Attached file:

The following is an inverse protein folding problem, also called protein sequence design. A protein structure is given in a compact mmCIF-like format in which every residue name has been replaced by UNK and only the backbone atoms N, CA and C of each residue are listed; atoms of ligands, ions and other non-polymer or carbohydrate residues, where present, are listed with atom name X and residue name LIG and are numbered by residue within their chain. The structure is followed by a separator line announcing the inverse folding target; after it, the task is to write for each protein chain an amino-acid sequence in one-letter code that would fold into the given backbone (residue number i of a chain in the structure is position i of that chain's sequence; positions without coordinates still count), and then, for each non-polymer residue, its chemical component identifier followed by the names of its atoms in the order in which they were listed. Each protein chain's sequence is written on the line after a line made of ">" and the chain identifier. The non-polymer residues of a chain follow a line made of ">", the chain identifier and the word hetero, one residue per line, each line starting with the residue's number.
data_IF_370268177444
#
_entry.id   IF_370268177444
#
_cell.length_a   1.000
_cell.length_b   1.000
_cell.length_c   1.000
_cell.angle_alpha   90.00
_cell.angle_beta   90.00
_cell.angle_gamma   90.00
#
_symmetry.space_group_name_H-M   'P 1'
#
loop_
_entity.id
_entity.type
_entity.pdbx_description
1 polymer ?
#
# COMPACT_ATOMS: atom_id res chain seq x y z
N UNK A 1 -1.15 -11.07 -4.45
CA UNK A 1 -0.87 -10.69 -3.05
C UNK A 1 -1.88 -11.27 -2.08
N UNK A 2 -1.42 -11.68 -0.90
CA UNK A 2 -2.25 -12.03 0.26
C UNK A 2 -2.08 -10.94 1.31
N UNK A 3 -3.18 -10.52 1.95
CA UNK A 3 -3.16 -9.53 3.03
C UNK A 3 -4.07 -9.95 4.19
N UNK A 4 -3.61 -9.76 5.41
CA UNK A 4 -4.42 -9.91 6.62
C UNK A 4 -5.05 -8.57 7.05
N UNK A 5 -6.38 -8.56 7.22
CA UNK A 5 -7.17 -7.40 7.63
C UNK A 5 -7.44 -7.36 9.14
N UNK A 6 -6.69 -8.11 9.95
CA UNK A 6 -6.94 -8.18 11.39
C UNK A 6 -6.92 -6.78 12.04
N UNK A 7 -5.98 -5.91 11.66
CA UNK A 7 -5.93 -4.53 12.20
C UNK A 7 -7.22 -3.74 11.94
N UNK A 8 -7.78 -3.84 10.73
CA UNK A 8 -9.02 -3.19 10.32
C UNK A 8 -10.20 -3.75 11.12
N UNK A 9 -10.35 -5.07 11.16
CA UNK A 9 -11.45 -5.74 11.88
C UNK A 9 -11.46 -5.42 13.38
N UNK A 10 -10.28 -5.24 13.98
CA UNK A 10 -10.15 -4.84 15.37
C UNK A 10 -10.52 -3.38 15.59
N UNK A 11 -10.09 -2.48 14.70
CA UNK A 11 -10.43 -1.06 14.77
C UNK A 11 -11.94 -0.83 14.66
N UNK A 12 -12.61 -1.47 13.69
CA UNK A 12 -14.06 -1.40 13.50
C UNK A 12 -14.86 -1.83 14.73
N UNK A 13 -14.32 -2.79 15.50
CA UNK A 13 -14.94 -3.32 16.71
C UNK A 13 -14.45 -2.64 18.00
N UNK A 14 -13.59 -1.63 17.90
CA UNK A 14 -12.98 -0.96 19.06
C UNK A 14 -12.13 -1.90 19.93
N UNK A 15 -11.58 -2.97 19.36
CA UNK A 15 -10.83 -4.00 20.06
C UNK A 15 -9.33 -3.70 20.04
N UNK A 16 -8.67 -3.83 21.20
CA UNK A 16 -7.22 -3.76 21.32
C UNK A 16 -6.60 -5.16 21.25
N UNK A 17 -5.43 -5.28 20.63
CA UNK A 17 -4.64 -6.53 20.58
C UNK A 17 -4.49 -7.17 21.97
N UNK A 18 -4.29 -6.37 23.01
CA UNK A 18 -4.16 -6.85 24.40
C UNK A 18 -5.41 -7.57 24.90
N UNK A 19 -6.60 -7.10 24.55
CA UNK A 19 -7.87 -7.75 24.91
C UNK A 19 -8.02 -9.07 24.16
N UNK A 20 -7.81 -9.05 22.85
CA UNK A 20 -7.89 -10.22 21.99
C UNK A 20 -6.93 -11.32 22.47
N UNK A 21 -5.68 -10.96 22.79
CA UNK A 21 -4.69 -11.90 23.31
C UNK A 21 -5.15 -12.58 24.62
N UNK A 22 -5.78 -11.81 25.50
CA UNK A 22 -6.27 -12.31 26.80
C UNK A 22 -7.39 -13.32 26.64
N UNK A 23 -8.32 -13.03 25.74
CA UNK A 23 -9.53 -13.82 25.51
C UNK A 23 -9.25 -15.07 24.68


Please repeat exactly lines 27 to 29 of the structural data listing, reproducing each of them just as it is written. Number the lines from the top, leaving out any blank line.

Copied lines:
C UNK A 2 -2.08 -10.94 1.31
N UNK A 3 -3.18 -10.52 1.95
CA UNK A 3 -3.16 -9.53 3.03